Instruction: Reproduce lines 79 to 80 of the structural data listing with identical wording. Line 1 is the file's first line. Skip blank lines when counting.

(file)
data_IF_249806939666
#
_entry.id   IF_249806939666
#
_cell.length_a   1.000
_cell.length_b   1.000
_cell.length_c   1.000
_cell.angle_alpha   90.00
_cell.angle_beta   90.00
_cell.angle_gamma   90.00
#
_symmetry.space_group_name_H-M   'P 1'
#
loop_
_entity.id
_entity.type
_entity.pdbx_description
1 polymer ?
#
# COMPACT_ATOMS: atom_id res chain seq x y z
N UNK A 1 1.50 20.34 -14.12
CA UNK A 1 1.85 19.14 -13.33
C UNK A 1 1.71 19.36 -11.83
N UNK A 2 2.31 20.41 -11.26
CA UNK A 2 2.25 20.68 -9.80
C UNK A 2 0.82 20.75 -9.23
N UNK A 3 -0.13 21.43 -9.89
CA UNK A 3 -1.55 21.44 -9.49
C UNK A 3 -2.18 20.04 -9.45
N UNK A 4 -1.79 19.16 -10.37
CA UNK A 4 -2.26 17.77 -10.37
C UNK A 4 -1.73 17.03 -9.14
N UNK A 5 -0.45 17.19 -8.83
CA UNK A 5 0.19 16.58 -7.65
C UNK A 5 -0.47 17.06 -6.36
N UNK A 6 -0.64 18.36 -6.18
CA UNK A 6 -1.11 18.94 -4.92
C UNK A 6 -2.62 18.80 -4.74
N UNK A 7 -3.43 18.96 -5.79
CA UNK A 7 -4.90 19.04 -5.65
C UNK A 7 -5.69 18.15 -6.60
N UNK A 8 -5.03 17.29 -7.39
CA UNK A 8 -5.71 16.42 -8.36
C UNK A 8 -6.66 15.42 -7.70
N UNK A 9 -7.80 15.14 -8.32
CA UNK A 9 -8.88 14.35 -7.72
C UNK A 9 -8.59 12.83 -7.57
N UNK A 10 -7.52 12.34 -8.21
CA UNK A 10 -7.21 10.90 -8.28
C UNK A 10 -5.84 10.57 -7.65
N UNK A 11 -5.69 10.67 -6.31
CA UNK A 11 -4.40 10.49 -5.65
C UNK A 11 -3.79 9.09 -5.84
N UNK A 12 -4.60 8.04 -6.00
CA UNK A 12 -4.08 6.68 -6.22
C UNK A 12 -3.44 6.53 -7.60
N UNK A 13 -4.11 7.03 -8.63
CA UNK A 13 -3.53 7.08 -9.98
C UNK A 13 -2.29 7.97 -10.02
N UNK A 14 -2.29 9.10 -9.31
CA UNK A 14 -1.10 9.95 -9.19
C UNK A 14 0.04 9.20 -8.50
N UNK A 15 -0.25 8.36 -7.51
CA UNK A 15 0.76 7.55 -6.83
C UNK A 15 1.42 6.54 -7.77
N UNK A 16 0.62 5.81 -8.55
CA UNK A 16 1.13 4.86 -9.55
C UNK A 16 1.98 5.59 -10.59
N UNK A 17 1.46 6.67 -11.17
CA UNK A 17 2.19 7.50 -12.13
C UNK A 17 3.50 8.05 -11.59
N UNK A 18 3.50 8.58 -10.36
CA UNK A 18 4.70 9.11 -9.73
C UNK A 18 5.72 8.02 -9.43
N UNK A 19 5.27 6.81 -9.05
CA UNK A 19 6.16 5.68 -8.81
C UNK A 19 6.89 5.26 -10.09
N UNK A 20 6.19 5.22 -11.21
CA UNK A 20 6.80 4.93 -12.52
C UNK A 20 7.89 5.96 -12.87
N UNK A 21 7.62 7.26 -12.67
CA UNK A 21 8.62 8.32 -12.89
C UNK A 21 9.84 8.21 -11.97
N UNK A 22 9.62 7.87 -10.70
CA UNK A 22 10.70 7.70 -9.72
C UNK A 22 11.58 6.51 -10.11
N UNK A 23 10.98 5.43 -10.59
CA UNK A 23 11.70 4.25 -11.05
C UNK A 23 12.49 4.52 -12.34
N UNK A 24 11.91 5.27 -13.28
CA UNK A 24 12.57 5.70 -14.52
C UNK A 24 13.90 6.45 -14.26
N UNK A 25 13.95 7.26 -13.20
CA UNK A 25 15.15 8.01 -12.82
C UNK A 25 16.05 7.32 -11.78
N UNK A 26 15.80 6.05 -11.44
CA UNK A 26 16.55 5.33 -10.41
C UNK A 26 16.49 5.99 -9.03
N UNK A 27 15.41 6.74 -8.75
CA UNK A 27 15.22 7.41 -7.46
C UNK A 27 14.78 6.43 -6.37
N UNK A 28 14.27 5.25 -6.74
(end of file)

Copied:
CA UNK A 20 6.80 4.93 -12.52
C UNK A 20 7.89 5.96 -12.87